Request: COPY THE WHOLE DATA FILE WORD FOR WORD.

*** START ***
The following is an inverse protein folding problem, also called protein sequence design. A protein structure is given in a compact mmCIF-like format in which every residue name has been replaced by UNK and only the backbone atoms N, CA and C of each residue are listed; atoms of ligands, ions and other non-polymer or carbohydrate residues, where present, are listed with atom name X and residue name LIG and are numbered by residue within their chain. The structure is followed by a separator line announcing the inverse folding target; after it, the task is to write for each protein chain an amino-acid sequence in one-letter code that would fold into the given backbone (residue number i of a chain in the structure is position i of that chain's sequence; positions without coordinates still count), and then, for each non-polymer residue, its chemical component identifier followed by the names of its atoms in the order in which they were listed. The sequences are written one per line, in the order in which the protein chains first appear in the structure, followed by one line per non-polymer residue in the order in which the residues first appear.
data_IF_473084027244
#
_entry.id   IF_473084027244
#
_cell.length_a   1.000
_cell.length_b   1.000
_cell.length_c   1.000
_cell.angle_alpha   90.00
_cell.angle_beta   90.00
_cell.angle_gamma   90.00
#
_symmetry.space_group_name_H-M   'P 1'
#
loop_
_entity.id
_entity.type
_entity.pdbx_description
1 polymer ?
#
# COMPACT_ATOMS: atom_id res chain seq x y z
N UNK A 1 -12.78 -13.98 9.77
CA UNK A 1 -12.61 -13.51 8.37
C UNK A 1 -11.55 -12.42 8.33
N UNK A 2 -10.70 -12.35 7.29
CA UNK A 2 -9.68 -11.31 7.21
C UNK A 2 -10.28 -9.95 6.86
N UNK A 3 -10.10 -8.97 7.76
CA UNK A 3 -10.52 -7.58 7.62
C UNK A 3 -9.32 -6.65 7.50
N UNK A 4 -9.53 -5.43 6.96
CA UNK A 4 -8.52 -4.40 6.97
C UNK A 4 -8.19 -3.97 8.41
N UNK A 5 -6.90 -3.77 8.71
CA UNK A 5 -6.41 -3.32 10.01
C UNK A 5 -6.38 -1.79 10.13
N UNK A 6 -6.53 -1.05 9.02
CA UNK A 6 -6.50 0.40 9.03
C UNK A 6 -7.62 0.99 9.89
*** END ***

The following is an inverse protein folding problem, also called protein sequence design. A protein structure is given in a compact mmCIF-like format in which every residue name has been replaced by UNK and only the backbone atoms N, CA and C of each residue are listed; atoms of ligands, ions and other non-polymer or carbohydrate residues, where present, are listed with atom name X and residue name LIG and are numbered by residue within their chain. The structure is followed by a separator line announcing the inverse folding target; after it, the task is to write for each protein chain an amino-acid sequence in one-letter code that would fold into the given backbone (residue number i of a chain in the structure is position i of that chain's sequence; positions without coordinates still count), and then, for each non-polymer residue, its chemical component identifier followed by the names of its atoms in the order in which they were listed. The sequences are written one per line, in the order in which the protein chains first appear in the structure, followed by one line per non-polymer residue in the order in which the residues first appear.
data_IF_473084027244
#
_entry.id   IF_473084027244
#
_cell.length_a   1.000
_cell.length_b   1.000
_cell.length_c   1.000
_cell.angle_alpha   90.00
_cell.angle_beta   90.00
_cell.angle_gamma   90.00
#
_symmetry.space_group_name_H-M   'P 1'
#
loop_
_entity.id
_entity.type
_entity.pdbx_description
1 polymer ?
#
# COMPACT_ATOMS: atom_id res chain seq x y z
N UNK A 1 -12.78 -13.98 9.77
CA UNK A 1 -12.61 -13.51 8.37
C UNK A 1 -11.55 -12.42 8.33
N UNK A 2 -10.70 -12.35 7.29
CA UNK A 2 -9.68 -11.31 7.21
C UNK A 2 -10.28 -9.95 6.86
N UNK A 3 -10.10 -8.97 7.76
CA UNK A 3 -10.52 -7.58 7.62
C UNK A 3 -9.32 -6.65 7.50
N UNK A 4 -9.53 -5.43 6.96
CA UNK A 4 -8.52 -4.40 6.97
C UNK A 4 -8.19 -3.97 8.41
N UNK A 5 -6.90 -3.77 8.71
CA UNK A 5 -6.41 -3.32 10.01
C UNK A 5 -6.38 -1.79 10.13
N UNK A 6 -6.53 -1.05 9.02
CA UNK A 6 -6.50 0.40 9.03
C UNK A 6 -7.62 0.99 9.89